Tutorial: Configure F5’s BIG-IP Easy Button for SSO to SAP ERP using Azure AD
In this article, learn to secure SAP ERP using Azure Active Directory (Azure AD), through F5’s BIG-IP Easy Button guided configuration.
Integrating a BIG-IP with Azure Active Directory (Azure AD) provides many benefits, including:
Full SSO between Azure AD and BIG-IP published services
Manage identities and access from a single control plane, the Azure portal
To learn about all the benefits, see the article on F5 BIG-IP and Azure AD integration and what is application access and single sign-on with Azure AD.
This scenario looks at the classic SAP ERP application using Kerberos authentication to manage access to protected content.
Being legacy, the application lacks modern protocols to support a direct integration with Azure AD. The application can be modernized, but it is costly, requires careful planning, and introduces risk of potential downtime. Instead, an F5 BIG-IP Application Delivery Controller (ADC) is used to bridge the gap between the legacy application and the modern ID control plane, through protocol transitioning.
Having a BIG-IP in front of the application enables us to overlay the service with Azure AD pre-authentication and headers-based SSO, significantly improving the overall security posture of the application.
The SHA solution for this scenario is made up of the following:
SAP ERP application: BIG-IP published service to be protected by and Azure AD SHA.
Azure AD: Security Assertion Markup Language (SAML) Identity Provider (IdP) responsible for verification of user credentials, Conditional Access (CA), and SAML based SSO to the BIG-IP.
BIG-IP: Reverse proxy and SAML service provider (SP) to the application, delegating authentication to the SAML IdP before performing header-based SSO to the SAP service.
SHA for this scenario supports both SP and IdP initiated flows. The following image illustrates the SP initiated flow.
|1||User connects to application endpoint (BIG-IP)|
|2||BIG-IP APM access policy redirects user to Azure AD (SAML IdP)|
|3||Azure AD pre-authenticates user and applies any enforced Conditional Access policies|
|4||User is redirected to BIG-IP (SAML SP) and SSO is performed using issued SAML token|
|5||BIG-IP requests Kerberos ticket from KDC|
|6||BIG-IP sends request to backend application, along with Kerberos ticket for SSO|
|7||Application authorizes request and returns payload|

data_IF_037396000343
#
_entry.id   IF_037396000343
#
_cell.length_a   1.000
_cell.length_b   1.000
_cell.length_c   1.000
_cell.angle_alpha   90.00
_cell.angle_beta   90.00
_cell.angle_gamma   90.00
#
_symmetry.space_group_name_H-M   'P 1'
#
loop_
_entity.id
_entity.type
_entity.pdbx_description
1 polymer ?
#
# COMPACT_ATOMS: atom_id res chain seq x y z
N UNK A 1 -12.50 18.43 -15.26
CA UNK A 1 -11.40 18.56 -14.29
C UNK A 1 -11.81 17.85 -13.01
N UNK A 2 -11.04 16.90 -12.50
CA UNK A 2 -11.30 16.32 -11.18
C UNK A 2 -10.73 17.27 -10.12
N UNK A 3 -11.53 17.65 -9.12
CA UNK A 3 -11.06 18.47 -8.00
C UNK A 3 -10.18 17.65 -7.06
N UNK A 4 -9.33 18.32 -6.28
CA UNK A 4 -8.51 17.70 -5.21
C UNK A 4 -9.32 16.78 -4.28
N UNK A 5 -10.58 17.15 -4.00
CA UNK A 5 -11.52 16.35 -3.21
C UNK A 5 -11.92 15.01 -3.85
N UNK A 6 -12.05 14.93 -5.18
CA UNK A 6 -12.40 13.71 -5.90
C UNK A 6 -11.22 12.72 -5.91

Prior BIG-IP experience isn’t necessary, but you will need:
An Azure AD free subscription or above
An existing BIG-IP or deploy a BIG-IP Virtual Edition (VE) in Azure
Any of the following F5 BIG-IP license offers
F5 BIG-IP® Best bundle
F5 BIG-IP APM standalone license
F5 BIG-IP APM add-on license on an existing BIG-IP F5 BIG-IP® Local Traffic Manager™ (LTM)
90-day BIG-IP full feature trial license.
User identities synchronized from an on-premises directory to Azure AD, or created directly within Azure AD and flowed back to your on-premises directory
An account with Azure AD Application admin permissions
An SSL Web certificate for publishing services over HTTPS, or use default BIG-IP certs while testing
An existing SAP ERP environment configured for Kerberos authentication
BIG-IP configuration methods
There are many methods to configure BIG-IP for this scenario, including two template-based options and an advanced configuration. This tutorial covers the latest Guided Configuration 16.1 offering an Easy button template.
With the Easy Button, admins no longer go back and forth between Azure AD and a BIG-IP to enable services for SHA. The deployment and policy management is handled directly between the APM’s Guided Configuration wizard and Microsoft Graph. This rich integration between BIG-IP APM and Azure AD ensures that applications can quickly, easily support identity federation, SSO, and Azure AD Conditional Access, reducing administrative overhead.
All example strings or values referenced throughout this guide should be replaced with those for your actual environment.
Register Easy Button
Before a client or service can access Microsoft Graph, it must be trusted by the Microsoft identity platform.
The Easy Button client must also be registered in Azure AD, before it is allowed to establish a trust between each SAML SP instance of a BIG-IP published application, and Azure AD as the SAML IdP.
Sign-in to the Azure AD portal using an account with Application Administrative rights
From the left navigation pane, select the Azure Active Directory service
Under Manage, select App registrations > New registration